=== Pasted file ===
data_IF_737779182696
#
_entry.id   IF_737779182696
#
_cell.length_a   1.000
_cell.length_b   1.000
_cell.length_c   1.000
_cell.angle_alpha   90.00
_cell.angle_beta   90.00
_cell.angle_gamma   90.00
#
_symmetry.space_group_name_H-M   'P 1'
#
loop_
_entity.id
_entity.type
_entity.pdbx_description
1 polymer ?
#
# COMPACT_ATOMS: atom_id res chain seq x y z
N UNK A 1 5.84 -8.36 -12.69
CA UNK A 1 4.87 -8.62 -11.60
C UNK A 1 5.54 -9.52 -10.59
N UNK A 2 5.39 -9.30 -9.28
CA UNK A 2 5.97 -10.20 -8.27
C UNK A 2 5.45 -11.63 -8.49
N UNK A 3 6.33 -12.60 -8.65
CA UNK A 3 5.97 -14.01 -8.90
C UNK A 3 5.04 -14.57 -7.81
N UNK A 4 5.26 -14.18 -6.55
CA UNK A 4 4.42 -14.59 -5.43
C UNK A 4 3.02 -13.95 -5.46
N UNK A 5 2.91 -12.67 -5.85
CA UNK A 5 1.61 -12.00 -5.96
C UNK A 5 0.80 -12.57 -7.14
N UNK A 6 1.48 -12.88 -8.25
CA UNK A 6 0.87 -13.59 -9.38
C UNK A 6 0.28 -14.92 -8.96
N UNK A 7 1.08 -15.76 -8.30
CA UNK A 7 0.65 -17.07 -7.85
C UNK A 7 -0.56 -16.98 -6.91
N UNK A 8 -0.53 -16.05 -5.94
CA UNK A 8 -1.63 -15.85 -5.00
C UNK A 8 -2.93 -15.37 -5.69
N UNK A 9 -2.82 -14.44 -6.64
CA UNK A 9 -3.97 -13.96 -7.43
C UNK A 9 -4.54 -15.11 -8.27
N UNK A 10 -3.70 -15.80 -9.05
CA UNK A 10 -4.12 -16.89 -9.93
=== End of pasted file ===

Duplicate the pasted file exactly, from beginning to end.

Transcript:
data_IF_737779182696
#
_entry.id   IF_737779182696
#
_cell.length_a   1.000
_cell.length_b   1.000
_cell.length_c   1.000
_cell.angle_alpha   90.00
_cell.angle_beta   90.00
_cell.angle_gamma   90.00
#
_symmetry.space_group_name_H-M   'P 1'
#
loop_
_entity.id
_entity.type
_entity.pdbx_description
1 polymer ?
#
# COMPACT_ATOMS: atom_id res chain seq x y z
N UNK A 1 5.84 -8.36 -12.69
CA UNK A 1 4.87 -8.62 -11.60
C UNK A 1 5.54 -9.52 -10.59
N UNK A 2 5.39 -9.30 -9.28
CA UNK A 2 5.97 -10.20 -8.27
C UNK A 2 5.45 -11.63 -8.49
N UNK A 3 6.33 -12.60 -8.65
CA UNK A 3 5.97 -14.01 -8.90
C UNK A 3 5.04 -14.57 -7.81
N UNK A 4 5.26 -14.18 -6.55
CA UNK A 4 4.42 -14.59 -5.43
C UNK A 4 3.02 -13.95 -5.46
N UNK A 5 2.91 -12.67 -5.85
CA UNK A 5 1.61 -12.00 -5.96
C UNK A 5 0.80 -12.57 -7.14
N UNK A 6 1.48 -12.88 -8.25
CA UNK A 6 0.87 -13.59 -9.38
C UNK A 6 0.28 -14.92 -8.96
N UNK A 7 1.08 -15.76 -8.30
CA UNK A 7 0.65 -17.07 -7.85
C UNK A 7 -0.56 -16.98 -6.91
N UNK A 8 -0.53 -16.05 -5.94
CA UNK A 8 -1.63 -15.85 -5.00
C UNK A 8 -2.93 -15.37 -5.69
N UNK A 9 -2.82 -14.44 -6.64
CA UNK A 9 -3.97 -13.96 -7.43
C UNK A 9 -4.54 -15.11 -8.27
N UNK A 10 -3.70 -15.80 -9.05
CA UNK A 10 -4.12 -16.89 -9.93